US 20060056313 A1
A method for automatically assigning an IP address when a new user is connected to a network. The new user monitors the network regarding at least one previously allocated valid IP address in a first phase while automatically creating an IP address that differs from the previously allocated IP address in a second phase, the address being only slightly modified, typically only the last byte thereof, the first three bytes being taken over from the previously allocated IP address that was found in the network. The availability of the newly created IP address is then verified by a request in the network, whereupon the new user assigns the IP address to him/herself if the newly created IP address is available, or the creation or verification of a new IP address is repeated if the IP address is not available.
18. A method for automatically allocating an IP address when a new station is connected in a network, comprising:
in a first phase, the new station in the network allocating itself its IP address autonomously by virtue of the network being monitored for at least one already allocated valid IP address; and
in a second phase, an
(i) IP address that is different than the already allocated IP number is generated automatically, with generation involving the IP address being altered only slightly,
(ii) availability of the generated IP address is checked by a request in the network; and
if the generated IP address is available, the new station allocating it to itself or, if it is not available, the generation of a new IP address (i) or the checking thereof (ii) being repeated.
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34. A network station for connection to a network comprising:
at least one communication interface configured to interchange data with the network;
at least one storage medium, and a processor connected to the interference and to the storage medium, the storage medium containing programs for execution by the processor,
wherein the storage medium contains a program for carrying out the method as claimed in
35. A computer program for carrying out a method as claimed in
The invention relates to a method for automatically allocating an IP address when a new station is connected in a network, and to a network station which is able to carry out a method of this type automatically and also to a computer program for carrying out a method of this type.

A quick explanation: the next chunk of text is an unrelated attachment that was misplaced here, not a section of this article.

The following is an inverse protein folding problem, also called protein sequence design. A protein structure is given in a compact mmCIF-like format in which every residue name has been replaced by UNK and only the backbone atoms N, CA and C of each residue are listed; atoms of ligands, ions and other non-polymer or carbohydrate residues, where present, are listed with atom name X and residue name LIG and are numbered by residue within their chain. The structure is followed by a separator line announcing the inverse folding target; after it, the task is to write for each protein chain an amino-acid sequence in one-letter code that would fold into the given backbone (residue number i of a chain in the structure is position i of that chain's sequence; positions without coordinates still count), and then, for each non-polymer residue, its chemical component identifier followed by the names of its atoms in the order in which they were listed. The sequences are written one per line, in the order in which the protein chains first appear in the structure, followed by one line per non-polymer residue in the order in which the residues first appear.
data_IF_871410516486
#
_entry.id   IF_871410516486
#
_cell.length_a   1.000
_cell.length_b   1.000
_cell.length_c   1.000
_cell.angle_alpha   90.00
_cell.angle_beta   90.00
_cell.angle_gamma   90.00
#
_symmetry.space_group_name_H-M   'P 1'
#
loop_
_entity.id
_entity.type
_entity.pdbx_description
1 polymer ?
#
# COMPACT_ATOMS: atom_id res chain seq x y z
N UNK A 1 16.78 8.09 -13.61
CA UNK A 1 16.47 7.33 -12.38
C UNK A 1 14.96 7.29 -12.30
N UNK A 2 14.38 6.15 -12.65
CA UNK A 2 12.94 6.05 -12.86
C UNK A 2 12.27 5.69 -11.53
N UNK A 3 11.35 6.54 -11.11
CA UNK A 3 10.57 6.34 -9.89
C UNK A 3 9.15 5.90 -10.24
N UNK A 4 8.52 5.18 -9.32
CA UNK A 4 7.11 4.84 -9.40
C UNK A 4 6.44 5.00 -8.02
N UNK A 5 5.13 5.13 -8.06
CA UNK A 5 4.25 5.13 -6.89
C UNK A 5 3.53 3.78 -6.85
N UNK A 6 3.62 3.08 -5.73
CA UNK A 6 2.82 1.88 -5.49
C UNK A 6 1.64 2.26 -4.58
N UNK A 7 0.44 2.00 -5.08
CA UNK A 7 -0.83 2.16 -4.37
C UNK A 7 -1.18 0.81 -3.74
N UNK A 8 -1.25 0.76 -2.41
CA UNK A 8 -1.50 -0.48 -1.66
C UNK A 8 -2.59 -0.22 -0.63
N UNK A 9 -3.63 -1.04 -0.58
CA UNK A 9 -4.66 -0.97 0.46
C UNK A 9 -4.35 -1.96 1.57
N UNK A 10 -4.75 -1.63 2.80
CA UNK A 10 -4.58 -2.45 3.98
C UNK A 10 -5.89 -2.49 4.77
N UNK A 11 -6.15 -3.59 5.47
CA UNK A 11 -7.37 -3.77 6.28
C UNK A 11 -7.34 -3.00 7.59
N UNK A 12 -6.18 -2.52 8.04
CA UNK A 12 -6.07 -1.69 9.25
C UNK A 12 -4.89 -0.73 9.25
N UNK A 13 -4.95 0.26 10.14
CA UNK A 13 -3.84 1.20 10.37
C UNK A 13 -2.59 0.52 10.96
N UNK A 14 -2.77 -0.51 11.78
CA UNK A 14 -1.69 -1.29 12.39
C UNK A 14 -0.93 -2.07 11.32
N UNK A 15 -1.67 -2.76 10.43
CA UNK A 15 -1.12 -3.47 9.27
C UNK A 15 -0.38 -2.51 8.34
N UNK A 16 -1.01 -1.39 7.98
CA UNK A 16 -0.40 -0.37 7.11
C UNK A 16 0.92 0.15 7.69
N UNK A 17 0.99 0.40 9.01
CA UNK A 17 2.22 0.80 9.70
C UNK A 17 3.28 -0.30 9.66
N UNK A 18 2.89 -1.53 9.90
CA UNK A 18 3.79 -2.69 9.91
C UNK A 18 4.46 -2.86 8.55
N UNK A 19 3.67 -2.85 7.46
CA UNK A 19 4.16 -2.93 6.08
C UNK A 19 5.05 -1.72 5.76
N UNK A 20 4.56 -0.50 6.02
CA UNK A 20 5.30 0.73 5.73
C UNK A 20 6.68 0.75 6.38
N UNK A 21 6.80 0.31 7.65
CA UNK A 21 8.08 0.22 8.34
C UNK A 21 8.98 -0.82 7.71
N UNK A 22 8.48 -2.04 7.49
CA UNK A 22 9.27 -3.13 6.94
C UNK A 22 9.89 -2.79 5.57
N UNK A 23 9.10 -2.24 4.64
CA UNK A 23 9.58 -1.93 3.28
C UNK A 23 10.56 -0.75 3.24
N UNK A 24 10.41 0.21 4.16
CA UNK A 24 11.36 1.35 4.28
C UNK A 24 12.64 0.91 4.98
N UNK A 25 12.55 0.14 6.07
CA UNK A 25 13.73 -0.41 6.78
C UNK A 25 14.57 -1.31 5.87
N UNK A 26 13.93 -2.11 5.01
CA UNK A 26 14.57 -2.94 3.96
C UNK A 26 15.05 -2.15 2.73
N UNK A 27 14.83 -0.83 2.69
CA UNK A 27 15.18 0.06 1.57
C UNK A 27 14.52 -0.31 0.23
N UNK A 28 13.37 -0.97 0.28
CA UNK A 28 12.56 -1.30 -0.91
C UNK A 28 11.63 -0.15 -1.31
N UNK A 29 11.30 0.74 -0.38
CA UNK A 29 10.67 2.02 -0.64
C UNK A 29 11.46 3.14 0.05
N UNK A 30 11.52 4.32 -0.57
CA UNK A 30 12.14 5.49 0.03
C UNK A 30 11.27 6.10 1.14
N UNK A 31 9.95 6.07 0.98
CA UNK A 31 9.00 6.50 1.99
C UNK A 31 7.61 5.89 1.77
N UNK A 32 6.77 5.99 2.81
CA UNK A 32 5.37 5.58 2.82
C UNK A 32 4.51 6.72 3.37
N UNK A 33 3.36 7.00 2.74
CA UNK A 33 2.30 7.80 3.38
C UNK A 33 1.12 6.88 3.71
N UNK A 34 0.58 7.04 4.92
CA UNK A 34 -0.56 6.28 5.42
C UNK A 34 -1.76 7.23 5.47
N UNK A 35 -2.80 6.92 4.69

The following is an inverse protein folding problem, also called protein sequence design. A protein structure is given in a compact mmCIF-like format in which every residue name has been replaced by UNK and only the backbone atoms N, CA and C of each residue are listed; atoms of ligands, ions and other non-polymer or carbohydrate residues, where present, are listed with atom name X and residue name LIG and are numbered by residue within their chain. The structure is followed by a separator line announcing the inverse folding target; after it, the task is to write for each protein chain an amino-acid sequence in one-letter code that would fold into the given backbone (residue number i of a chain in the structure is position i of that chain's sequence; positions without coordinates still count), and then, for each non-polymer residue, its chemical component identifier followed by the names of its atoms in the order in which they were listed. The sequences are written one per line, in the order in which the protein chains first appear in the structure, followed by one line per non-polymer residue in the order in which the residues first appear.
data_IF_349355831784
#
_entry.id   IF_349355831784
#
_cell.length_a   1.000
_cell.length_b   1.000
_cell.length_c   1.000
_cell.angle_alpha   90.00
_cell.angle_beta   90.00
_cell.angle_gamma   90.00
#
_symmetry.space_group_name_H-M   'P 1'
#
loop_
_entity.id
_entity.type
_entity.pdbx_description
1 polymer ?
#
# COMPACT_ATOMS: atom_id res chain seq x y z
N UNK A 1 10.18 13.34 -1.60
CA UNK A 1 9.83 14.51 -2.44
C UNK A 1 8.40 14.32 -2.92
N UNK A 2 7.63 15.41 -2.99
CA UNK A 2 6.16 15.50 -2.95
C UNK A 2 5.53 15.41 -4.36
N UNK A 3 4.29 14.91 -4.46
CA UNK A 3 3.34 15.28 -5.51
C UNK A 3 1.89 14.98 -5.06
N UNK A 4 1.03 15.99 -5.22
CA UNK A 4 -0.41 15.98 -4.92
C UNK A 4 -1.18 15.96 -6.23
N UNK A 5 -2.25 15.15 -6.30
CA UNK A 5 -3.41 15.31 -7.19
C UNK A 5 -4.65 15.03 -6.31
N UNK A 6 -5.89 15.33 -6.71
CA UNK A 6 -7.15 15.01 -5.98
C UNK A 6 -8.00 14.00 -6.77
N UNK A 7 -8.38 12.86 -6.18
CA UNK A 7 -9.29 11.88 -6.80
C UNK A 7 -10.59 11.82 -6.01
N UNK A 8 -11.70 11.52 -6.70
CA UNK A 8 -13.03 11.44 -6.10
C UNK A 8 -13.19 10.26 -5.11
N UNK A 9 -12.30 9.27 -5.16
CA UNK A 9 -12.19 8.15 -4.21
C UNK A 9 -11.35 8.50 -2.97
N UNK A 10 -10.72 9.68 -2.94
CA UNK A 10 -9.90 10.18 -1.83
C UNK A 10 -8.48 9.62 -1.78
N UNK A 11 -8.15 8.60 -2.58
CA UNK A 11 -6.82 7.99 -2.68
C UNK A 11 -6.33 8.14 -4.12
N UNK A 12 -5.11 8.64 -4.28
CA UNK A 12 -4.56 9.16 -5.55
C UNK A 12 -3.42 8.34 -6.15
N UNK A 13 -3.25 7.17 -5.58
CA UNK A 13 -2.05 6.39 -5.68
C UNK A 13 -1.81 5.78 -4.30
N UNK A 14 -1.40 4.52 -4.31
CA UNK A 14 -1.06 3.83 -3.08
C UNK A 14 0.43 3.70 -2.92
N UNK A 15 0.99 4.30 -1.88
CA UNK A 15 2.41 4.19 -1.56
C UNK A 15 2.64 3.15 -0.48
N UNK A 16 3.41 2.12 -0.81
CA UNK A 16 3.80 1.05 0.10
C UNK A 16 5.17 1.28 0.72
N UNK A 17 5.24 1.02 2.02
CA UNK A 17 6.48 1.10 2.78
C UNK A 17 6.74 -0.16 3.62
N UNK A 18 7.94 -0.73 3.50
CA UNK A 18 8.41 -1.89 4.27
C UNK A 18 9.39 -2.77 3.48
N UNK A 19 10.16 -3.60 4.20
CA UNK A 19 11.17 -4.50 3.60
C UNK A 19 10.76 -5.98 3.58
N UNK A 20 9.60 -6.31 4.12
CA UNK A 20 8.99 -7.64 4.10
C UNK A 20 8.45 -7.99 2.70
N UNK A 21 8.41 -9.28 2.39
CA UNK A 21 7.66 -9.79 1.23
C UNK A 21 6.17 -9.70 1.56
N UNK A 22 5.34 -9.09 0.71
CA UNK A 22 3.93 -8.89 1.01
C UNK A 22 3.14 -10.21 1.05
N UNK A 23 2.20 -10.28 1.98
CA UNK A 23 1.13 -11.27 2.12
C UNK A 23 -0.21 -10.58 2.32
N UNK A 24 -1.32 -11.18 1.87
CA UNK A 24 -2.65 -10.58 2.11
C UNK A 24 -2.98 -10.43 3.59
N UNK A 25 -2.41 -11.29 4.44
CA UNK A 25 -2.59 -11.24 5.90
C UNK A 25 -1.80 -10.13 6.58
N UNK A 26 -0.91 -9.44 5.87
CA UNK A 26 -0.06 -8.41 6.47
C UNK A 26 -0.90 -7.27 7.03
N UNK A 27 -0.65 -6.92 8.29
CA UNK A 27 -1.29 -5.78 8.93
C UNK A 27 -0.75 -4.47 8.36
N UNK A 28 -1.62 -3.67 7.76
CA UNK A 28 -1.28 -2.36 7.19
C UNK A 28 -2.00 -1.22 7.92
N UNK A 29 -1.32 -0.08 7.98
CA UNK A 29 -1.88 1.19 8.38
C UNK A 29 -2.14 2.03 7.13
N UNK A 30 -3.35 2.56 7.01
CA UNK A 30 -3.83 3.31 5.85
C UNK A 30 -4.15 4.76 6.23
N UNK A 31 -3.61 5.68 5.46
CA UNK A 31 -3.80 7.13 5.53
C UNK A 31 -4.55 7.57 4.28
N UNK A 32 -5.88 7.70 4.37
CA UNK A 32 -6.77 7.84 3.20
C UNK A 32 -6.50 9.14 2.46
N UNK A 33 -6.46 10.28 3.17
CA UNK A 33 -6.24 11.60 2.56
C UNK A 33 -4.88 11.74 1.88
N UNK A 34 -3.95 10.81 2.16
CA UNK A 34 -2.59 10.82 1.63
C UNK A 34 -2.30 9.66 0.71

An IP address (Internet Protocol address) is a 32-bit number which identifies each sender or receiver of information transmitted in packets over the Internet or another TCP/IP network. An IP address has two parts, the first part representing a specific network on the Internet (net) and the second part representing a specific device, i.e. a server or a workstation (host). By way of example, a router requires only the first part of the IP address, which can be obtained by masking the address with a “netmask”, in order to forward the packets. In this context, there are different classes of such IP addresses, namely class A for large networks with a large number of network stations, class B for medium-sized networks, class C for small networks with fewer than 256 network stations, and class D, which is represented by “multicast addresses”. In the case of class A, the first bit is filled with 0, the specific network with the seven subsequent bits and the local address with the remaining 24 bits. In the case of class B, the first two bits are filled with 10, the next 14 bits represent the specific network and the remaining 16 bits are used for the local addresses (host). In a class C IP number, the first 3 bits are filled with 110, the next 21 bits represent the specific network and the last 8 bits represent the local address (hence no more than 256 network stations). The standard aforementioned split into “network” and “host” parts can be defined in any other manner by defining a “netmask”.